You are Creative!

What was the last dream you dreamt of? Have you ever wondered if your dreams could contribute to the world’s GDP? They could be woven into an exciting story, painted on a canvas, or made into a short film. Albrecht Dürer, a German Renaissance artist, painted his masterpiece “Dream Vision” in 1525 after dreaming about the Apocalypse. The painting depicts a landscape with scattered trees, instilling fear of destruction in the real world. The original painting is believed to fetch $50 million at the market, but a reproduction of the painting can be purchased online for over $600.

This is an inspiring example of how the value of art can vary depending on its authenticity. The original painting is a unique and irreplaceable work of art, while the reproduction is simply a copy. However, the reproduction can still be appreciated for its beauty and artistic merit.

The fact that the reproduction of paintings is still valuable suggests there is a market for art inspired by dreams and imagination. This is something that we all have the power to do, so why not consider monetizing it?

The above example also suggests that creativity has contributed to the global economy throughout history, even when we were unaware of it. We have continued to create, and the creative economy has continued to evolve. The creative economy is an evolving concept with no single definition. Simply put, it is a way to create work and wealth by exploiting information or knowledge, contributing to the global GDP.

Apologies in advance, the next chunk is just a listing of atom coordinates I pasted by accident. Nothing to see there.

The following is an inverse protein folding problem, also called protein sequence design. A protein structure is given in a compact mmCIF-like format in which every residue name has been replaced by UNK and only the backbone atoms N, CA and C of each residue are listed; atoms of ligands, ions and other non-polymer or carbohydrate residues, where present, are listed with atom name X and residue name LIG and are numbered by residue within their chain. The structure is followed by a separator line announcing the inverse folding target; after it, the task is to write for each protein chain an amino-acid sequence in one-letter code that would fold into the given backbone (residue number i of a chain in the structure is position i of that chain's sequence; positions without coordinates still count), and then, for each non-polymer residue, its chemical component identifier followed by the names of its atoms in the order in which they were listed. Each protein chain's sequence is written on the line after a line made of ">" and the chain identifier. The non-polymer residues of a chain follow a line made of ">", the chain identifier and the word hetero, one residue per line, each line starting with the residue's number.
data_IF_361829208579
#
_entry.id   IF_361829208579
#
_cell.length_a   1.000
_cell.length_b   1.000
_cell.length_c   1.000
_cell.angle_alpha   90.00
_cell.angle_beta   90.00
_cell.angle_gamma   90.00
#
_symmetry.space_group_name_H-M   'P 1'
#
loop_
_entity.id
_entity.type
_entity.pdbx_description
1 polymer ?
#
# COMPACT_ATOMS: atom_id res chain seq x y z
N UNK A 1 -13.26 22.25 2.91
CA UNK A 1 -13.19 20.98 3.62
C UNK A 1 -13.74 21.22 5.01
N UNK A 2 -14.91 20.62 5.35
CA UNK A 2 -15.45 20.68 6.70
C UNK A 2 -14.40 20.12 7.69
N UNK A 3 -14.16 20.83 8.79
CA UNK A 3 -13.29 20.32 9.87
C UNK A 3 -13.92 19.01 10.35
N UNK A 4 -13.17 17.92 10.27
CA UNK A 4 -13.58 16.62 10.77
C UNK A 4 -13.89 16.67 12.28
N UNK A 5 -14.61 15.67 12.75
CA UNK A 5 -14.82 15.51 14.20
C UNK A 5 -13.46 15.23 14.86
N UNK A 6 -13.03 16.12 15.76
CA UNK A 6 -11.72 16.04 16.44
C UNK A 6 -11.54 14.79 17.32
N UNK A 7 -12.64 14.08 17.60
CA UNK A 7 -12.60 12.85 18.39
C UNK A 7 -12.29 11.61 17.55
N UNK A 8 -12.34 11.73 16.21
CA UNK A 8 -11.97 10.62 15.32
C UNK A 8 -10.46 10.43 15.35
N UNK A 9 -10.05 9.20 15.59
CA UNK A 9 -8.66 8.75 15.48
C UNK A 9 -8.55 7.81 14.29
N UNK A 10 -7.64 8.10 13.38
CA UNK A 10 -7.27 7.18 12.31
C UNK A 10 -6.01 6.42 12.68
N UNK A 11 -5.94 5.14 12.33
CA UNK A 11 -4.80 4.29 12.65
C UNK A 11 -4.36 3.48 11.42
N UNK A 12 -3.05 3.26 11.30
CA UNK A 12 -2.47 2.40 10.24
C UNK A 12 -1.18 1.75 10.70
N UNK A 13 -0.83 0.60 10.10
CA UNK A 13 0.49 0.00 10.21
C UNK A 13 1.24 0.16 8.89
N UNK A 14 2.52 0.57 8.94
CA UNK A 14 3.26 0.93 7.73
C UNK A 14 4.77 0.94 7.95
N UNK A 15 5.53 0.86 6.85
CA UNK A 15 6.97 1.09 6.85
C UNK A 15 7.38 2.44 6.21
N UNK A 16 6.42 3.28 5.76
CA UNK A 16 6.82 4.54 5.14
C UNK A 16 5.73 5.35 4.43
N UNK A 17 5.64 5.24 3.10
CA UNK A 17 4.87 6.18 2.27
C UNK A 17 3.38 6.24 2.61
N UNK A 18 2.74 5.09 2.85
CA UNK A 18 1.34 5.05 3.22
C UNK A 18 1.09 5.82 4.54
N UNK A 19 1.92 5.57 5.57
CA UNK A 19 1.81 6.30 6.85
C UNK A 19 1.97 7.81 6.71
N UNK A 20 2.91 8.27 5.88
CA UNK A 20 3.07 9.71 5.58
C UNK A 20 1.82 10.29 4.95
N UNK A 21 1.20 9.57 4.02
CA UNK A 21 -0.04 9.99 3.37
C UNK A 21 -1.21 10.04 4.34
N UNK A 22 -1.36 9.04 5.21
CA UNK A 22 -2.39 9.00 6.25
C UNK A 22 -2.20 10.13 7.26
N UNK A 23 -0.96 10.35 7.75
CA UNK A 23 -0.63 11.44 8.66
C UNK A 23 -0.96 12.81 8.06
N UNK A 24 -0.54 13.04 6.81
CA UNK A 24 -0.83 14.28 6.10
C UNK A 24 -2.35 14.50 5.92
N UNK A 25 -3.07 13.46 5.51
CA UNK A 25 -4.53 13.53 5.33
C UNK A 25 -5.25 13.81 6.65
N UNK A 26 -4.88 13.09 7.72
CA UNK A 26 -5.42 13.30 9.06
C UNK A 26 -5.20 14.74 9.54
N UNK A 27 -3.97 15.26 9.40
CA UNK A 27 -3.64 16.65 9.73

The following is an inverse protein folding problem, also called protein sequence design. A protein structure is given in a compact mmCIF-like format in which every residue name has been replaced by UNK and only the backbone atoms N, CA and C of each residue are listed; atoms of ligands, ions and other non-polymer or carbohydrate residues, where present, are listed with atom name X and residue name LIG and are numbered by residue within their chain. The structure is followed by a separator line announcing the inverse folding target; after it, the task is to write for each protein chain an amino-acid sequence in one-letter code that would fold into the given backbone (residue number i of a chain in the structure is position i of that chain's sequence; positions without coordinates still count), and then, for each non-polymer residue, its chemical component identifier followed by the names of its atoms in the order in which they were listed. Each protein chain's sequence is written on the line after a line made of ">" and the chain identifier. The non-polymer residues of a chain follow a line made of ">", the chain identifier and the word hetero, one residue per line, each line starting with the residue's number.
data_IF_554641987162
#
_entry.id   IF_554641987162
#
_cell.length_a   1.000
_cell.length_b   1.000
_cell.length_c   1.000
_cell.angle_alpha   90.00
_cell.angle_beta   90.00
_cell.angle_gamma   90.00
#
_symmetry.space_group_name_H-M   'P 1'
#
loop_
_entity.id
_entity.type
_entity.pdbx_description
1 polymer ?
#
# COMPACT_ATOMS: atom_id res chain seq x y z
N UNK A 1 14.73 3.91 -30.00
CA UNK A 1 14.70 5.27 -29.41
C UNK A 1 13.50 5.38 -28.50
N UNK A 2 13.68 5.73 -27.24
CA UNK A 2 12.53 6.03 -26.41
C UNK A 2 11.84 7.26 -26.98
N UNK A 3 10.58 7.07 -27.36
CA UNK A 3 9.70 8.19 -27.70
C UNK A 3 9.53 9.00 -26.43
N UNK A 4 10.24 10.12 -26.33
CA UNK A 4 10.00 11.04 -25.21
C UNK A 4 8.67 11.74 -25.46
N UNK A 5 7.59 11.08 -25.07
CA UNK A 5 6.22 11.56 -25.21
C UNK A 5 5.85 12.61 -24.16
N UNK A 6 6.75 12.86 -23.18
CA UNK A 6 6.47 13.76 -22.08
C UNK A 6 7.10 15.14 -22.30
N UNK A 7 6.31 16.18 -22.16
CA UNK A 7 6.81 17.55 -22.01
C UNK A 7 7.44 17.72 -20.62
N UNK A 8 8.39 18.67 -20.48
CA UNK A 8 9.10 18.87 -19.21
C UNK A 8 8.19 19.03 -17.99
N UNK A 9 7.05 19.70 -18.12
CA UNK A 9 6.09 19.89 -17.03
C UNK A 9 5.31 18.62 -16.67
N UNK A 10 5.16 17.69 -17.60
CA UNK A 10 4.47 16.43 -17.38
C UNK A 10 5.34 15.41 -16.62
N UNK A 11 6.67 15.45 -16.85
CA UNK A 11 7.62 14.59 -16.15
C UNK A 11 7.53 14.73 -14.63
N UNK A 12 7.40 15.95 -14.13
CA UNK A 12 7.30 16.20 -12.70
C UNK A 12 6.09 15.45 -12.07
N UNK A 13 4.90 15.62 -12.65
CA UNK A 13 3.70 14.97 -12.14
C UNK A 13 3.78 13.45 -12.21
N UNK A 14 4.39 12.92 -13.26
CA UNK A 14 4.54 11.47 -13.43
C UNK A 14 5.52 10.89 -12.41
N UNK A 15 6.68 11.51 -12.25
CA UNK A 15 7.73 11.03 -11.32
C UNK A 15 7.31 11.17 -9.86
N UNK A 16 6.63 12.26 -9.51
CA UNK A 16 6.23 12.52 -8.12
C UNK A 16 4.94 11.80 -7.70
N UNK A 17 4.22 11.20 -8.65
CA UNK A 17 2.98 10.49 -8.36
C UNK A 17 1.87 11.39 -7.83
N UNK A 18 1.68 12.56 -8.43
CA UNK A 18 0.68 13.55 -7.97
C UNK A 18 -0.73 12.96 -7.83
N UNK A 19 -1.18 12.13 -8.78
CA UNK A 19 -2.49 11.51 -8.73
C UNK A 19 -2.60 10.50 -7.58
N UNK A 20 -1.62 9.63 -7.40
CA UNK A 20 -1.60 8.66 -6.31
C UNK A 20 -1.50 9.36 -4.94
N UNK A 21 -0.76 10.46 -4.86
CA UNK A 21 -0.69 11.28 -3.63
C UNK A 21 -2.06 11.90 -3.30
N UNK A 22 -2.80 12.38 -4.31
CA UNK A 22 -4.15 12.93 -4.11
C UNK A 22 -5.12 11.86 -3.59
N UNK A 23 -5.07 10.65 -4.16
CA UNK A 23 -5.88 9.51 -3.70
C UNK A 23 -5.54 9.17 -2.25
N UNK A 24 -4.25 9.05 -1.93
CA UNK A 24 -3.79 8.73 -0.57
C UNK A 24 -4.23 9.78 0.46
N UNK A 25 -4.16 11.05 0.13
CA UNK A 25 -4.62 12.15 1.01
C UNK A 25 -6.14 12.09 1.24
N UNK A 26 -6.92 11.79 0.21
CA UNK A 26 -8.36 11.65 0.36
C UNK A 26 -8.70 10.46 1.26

The Indian Creative Economy Unveiled

India’s creative economy suffered a 39% recession in the pre-COVID period, falling from ₹50,000 crore in 2020 to ₹30,440 crore in 2021. However, the emergence of social media in the succeeding year enabled artists of all levels to break through and connect with their audience. They were also able to monetise their skills more easily, resulting in the overall growth of the art sector. This led to job creation, exports, tourism, and social development, making the creative economy the fastest-growing and the youngest.

India’s creative economy saw a sudden surge in its contribution to the global GDP in 2023. Creative industries now contribute to 3.1% of global GDP, giving developing nations like India a chance to enter high-growth sectors of the global economy. Creative industries are estimated to contribute about 8% of India’s employment, much higher than the corresponding share in Turkey, Mexico, Australia, etc. Undoubtedly, creativity is the driving force behind innovation and economic growth.